From former infantrymen, to information technology specialists, maintenance technicians, intelligence analysts and others, private firms look to recruit them all. They then send the veterans right back into the field to help train local forces and augment American or other foreign military operations.

Many veterans take these jobs reluctantly. But the promise of good pay and employment — from an employer that recognizes and values their skills — can seal the deal.

According to data compiled by the Congressional Research Service, during the first few months of 2016 there were nearly 29,000 defense contractors still in Afghanistan. At the same time, there were fewer than 9,000 U.S. troops stationed across the country.

Despite the Obama administration’s “draw down” and celebratory touting of the official “end of combat operations,” the U.S. footprint remains sizeable. Contractors outnumber troops three-to-one.

U.S. troops conduct a live fire trench clearing exercise. Kevin Knodell photo

Regardless of who might decide to serve or how, it’s still not entirely clear which military commitments the president-elect will continue — or which new ones he might seek out. No candidate discussed Afghanistan much during the campaign and Trump was no exception.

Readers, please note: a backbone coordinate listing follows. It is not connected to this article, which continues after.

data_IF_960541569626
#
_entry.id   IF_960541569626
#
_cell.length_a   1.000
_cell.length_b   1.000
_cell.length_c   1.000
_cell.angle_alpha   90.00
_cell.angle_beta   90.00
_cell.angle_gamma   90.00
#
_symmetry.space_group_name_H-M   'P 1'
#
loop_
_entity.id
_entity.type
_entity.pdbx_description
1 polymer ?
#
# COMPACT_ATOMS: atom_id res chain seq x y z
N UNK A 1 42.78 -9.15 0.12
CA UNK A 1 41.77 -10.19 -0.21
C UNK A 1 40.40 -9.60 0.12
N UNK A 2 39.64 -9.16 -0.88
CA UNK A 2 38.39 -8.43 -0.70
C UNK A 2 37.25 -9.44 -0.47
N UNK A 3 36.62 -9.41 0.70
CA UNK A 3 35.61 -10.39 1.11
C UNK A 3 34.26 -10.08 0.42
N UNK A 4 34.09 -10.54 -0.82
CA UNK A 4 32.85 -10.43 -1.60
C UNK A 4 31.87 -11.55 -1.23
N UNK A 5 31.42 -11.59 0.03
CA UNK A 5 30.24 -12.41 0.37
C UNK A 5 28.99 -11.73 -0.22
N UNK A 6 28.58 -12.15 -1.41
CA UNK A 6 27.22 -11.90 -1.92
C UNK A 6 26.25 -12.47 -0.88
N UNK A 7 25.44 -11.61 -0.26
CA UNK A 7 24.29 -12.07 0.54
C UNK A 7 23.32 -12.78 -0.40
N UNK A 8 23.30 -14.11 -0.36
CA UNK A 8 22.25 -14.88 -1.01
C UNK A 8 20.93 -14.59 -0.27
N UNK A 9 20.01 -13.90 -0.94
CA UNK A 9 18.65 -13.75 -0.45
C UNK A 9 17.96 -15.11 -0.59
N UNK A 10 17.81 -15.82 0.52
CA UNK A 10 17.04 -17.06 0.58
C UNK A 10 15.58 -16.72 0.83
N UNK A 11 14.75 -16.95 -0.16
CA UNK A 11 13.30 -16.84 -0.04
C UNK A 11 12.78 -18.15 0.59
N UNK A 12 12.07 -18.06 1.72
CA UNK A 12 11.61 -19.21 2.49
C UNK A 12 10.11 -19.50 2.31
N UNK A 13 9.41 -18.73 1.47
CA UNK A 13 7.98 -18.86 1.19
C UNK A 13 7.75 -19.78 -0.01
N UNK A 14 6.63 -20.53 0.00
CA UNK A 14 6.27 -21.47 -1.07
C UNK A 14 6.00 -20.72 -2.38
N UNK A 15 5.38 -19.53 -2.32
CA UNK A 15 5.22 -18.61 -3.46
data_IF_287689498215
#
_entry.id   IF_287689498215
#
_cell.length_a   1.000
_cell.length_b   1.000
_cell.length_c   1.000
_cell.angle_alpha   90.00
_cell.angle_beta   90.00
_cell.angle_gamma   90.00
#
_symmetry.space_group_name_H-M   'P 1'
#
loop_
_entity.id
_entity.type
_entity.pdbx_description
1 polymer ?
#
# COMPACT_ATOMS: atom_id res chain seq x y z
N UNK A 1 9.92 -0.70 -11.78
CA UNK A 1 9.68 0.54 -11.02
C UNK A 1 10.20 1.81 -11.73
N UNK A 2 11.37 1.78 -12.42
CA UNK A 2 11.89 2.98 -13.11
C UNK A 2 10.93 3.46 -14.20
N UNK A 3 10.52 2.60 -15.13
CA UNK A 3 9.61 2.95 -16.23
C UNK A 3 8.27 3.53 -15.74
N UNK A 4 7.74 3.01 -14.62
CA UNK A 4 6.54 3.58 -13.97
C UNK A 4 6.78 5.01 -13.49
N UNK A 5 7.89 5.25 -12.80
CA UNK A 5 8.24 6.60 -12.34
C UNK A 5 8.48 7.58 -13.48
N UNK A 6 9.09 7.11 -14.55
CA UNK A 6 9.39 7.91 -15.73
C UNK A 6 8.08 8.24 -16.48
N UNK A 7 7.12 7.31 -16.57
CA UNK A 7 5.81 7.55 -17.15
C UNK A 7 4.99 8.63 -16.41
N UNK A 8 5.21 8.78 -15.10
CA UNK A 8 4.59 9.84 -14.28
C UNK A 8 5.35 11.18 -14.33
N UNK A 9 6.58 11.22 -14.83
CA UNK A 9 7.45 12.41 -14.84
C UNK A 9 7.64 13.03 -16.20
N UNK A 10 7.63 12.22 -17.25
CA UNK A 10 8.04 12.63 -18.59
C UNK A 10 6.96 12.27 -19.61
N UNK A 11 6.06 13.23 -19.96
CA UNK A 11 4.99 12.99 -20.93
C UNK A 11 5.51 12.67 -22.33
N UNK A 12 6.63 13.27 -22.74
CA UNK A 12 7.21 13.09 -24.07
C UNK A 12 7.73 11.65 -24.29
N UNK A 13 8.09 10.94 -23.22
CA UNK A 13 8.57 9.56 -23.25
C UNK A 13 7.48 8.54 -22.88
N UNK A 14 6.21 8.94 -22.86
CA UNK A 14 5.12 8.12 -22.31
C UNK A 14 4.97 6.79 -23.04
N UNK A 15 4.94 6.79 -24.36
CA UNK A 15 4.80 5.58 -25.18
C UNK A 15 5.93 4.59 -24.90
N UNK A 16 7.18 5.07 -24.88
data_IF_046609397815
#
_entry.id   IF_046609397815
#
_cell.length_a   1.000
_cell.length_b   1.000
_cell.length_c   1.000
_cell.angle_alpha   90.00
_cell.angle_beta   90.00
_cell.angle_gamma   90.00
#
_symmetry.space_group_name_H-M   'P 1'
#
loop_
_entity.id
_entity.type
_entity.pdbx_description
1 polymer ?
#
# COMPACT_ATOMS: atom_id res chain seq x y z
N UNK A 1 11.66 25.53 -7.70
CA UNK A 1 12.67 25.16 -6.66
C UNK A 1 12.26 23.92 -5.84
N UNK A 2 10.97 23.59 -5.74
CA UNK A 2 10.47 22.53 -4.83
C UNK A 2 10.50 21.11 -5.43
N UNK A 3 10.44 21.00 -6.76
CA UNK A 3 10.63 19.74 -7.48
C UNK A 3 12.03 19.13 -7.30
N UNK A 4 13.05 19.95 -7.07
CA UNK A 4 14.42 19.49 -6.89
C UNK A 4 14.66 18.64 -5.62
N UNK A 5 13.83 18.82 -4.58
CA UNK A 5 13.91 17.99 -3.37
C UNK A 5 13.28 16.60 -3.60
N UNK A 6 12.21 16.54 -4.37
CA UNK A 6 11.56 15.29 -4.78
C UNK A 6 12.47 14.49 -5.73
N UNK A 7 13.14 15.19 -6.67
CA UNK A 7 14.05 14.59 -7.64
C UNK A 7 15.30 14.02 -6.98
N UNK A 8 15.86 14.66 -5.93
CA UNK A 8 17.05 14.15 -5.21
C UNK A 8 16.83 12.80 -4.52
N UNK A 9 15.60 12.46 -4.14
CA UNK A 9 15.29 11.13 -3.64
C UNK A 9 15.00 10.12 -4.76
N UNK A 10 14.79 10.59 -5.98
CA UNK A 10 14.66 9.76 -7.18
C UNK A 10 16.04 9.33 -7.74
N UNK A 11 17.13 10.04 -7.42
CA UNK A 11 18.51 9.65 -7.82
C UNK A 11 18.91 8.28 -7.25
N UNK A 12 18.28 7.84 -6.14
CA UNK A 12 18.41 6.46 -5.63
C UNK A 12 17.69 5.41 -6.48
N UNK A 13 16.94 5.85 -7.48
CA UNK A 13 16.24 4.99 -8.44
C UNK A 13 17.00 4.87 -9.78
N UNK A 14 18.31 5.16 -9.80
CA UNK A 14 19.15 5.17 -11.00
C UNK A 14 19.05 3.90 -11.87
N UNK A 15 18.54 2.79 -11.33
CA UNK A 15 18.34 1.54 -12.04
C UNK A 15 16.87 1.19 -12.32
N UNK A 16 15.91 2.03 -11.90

Whether he intends continue his predecessor’s “Pivot to the Pacific” is unknown. He’s been critical of the U.S. military’s relationships with South Korea and Japan. However, Trump’s December 2016 phone call to Taiwan sent diplomatic shock waves across Asia and elevated tensions with China.

He wants a closer relationship with Russia and is skeptical of NATO. That’s caused unease in several Eastern European countries bordering Russia, particularly Ukraine.

Trump has said he wants to take a tough stance against Iran — and has championed cooperation with the Assad regime in Syria to fight terrorists. The Syrian regime relies on the Iranian Qud’s Force and relies heavily on the group’s commander Qasem Soleimani to manage the ground war against opposition forces.

Trump’s secretary of defense pick, James “Chaos” Mattis, is a retired U.S. Marine Corps general and former NATO supreme allied commander who has vocally supported the European alliance. At U.S. Central Command, Mattis worked to build strong alliances with Arab nations such as Jordan and the United Arab Emirates.

The well-respected officer distrusts the regimes in both Iran and Syria. Mattis argued in 2013 that without Iranian assistance to the regime in Damascus, the Syrian opposition would have ousted Assad.

The potential appointment of Mattis, a highly regarded commander, has seemingly already improved morale throughout the U.S. military. Though known to have conservative leanings, he’s a non-partisan figure popular with troops, diplomats and lawmakers alike. With this experience in hand, the general teamed up with historian Dr. Kori Schake to edit a collection of essays about the civil-military divide.

It’s not clear how Mattis and Trump will work together. The tycoon turned politician has said that Mattis already made him rethink his stance on torture.

Whatever the plan may be, the world of 2017 will have no shortage of wars. It remains to be seen which of these wars the next administration might choose to engage in — and who will fight them.